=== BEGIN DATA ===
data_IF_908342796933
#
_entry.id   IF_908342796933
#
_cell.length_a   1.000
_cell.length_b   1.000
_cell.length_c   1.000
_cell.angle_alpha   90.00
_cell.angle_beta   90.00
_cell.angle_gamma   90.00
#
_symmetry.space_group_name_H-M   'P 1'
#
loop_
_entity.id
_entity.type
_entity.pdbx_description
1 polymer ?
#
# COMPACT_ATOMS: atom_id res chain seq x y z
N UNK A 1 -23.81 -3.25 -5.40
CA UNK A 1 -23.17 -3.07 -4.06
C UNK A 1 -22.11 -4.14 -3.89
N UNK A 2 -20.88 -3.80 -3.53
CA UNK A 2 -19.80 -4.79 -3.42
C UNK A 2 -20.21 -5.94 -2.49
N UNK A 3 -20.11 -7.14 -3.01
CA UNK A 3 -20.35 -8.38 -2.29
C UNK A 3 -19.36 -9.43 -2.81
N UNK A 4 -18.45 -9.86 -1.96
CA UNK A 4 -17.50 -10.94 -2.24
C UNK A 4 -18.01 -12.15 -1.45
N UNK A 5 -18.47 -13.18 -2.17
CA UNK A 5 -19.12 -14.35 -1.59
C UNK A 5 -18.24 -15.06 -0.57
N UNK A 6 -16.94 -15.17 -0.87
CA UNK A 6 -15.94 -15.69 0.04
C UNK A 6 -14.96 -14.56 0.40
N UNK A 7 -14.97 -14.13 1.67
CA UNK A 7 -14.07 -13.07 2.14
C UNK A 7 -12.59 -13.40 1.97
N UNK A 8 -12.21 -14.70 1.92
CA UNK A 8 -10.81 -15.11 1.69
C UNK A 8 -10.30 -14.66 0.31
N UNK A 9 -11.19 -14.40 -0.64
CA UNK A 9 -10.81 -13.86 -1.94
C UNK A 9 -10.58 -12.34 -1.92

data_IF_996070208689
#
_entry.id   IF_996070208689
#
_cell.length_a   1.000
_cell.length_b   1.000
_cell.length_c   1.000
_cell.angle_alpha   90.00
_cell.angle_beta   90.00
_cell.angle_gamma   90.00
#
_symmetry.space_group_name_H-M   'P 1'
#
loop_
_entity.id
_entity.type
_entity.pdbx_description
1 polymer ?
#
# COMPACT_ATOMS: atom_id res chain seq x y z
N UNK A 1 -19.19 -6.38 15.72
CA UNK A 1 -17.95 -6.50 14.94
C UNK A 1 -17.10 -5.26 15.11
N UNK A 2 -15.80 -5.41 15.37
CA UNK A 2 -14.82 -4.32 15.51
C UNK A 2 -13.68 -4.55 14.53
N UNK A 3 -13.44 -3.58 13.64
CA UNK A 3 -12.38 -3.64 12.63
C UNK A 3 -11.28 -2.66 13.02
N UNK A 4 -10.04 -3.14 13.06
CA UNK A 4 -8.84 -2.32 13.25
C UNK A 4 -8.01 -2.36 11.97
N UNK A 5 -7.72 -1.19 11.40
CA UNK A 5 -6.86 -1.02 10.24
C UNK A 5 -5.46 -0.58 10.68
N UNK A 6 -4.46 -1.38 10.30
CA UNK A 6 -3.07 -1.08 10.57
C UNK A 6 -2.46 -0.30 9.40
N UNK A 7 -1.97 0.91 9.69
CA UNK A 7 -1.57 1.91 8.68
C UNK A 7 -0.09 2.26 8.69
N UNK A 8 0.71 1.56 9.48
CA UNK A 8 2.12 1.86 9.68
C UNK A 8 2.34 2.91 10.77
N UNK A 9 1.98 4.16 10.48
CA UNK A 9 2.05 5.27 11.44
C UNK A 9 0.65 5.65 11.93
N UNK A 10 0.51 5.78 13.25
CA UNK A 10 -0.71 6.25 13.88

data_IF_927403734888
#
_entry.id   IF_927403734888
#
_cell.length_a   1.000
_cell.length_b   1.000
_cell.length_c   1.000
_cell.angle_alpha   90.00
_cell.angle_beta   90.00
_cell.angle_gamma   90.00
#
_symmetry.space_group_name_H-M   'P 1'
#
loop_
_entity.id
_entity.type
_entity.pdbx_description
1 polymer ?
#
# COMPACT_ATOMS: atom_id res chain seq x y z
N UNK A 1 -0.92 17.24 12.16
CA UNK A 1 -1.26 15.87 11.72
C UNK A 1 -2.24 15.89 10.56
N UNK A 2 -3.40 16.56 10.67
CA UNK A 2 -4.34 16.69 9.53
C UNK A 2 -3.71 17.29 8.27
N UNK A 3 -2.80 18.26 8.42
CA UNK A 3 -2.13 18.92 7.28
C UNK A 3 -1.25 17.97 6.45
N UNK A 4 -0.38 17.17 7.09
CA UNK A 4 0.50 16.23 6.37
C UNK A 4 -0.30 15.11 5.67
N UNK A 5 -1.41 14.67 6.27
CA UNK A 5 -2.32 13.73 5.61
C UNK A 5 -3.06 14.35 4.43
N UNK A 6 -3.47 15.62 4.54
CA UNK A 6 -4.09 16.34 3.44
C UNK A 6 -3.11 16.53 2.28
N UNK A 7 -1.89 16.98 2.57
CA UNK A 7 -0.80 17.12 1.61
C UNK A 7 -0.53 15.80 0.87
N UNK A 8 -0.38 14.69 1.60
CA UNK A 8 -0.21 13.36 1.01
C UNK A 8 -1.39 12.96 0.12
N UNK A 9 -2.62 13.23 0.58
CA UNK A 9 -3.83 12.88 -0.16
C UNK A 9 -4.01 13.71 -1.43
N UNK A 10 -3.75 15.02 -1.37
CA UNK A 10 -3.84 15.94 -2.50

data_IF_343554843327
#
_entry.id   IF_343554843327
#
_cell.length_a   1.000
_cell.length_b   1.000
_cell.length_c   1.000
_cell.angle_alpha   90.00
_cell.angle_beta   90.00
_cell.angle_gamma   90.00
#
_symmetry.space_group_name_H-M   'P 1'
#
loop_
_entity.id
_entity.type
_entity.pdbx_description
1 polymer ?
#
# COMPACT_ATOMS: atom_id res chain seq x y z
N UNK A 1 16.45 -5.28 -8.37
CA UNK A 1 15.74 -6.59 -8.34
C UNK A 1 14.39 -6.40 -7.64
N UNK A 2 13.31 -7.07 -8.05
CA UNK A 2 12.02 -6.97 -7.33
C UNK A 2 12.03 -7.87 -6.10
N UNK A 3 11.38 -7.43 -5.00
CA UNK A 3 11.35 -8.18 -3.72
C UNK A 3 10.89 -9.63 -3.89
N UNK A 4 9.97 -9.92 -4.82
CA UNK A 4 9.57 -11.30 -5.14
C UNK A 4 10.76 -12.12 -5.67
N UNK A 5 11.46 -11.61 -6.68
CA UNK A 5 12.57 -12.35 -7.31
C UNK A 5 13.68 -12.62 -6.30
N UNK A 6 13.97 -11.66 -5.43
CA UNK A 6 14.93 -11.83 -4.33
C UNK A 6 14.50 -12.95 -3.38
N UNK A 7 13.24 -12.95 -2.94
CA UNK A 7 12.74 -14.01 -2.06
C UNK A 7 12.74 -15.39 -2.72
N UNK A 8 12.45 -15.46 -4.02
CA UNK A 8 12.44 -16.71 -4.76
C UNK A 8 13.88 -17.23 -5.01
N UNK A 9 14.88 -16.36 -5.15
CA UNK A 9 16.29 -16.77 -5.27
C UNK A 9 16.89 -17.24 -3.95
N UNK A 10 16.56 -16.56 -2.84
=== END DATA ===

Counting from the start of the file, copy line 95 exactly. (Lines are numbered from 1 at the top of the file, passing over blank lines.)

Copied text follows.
N UNK A 10 0.51 5.78 13.25